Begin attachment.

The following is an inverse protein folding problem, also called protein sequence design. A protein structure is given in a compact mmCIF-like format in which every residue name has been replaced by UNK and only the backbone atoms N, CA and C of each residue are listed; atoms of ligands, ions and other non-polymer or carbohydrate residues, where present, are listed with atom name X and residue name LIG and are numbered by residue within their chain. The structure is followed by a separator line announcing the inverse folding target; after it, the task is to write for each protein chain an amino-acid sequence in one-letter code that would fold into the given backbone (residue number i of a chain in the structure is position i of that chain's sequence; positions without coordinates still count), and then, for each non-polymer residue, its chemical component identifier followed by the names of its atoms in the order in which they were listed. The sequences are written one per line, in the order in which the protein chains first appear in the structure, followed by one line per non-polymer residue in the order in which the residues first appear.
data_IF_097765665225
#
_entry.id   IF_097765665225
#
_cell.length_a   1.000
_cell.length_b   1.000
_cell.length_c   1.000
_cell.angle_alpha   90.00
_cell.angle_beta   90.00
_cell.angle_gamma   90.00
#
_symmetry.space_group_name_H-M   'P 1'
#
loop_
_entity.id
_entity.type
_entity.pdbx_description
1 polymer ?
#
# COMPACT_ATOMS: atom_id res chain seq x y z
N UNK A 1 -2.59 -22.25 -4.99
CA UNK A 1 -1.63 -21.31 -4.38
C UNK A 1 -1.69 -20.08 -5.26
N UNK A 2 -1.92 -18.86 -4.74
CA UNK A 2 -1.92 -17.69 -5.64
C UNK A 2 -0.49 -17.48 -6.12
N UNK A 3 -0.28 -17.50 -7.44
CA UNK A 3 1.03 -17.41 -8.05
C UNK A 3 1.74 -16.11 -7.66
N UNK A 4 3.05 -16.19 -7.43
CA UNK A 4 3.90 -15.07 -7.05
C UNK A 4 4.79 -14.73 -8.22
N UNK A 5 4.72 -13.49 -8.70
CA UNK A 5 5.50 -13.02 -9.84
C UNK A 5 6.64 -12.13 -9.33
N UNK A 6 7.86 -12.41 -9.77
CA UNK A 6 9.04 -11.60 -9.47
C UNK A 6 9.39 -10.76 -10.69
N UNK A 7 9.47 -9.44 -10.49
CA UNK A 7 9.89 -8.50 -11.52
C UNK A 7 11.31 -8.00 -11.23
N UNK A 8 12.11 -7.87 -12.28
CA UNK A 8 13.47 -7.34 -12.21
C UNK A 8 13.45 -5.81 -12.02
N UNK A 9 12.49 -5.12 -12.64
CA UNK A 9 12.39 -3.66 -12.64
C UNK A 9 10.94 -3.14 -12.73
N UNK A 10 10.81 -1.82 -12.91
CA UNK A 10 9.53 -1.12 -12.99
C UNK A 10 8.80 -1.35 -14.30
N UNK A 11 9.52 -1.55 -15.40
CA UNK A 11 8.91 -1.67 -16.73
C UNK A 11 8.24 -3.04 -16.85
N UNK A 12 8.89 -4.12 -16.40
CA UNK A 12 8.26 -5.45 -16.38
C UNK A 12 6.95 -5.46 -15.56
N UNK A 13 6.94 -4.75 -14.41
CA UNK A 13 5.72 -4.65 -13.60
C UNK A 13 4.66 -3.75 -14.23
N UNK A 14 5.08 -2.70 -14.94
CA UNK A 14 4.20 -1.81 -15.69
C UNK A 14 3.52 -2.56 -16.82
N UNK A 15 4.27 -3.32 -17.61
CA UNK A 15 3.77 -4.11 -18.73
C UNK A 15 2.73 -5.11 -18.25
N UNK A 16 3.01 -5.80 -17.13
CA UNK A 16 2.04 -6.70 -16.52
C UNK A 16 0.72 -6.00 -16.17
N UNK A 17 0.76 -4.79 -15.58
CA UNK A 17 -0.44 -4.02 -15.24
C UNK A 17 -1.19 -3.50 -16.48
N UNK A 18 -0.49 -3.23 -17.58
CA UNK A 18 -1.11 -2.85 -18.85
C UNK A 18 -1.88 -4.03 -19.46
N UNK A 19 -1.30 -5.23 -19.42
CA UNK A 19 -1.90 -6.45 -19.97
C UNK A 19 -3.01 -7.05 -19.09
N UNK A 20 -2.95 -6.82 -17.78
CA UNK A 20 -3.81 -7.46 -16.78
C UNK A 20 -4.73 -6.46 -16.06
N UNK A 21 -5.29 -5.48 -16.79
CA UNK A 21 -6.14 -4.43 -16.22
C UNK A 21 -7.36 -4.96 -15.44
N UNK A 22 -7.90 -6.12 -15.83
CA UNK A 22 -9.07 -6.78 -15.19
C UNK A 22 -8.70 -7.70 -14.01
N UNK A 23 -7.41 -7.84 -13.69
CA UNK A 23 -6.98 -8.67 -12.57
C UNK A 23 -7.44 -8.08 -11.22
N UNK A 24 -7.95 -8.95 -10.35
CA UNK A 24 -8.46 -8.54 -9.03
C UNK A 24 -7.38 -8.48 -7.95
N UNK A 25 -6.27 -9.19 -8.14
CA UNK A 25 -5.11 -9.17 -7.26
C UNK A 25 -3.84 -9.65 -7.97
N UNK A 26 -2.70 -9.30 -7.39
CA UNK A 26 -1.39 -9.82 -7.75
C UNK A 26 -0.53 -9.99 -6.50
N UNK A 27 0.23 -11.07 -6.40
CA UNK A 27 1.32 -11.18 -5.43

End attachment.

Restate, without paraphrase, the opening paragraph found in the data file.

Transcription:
The following is an inverse protein folding problem, also called protein sequence design. A protein structure is given in a compact mmCIF-like format in which every residue name has been replaced by UNK and only the backbone atoms N, CA and C of each residue are listed; atoms of ligands, ions and other non-polymer or carbohydrate residues, where present, are listed with atom name X and residue name LIG and are numbered by residue within their chain. The structure is followed by a separator line announcing the inverse folding target; after it, the task is to write for each protein chain an amino-acid sequence in one-letter code that would fold into the given backbone (residue number i of a chain in the structure is position i of that chain's sequence; positions without coordinates still count), and then, for each non-polymer residue, its chemical component identifier followed by the names of its atoms in the order in which they were listed. The sequences are written one per line, in the order in which the protein chains first appear in the structure, followed by one line per non-polymer residue in the order in which the residues first appear.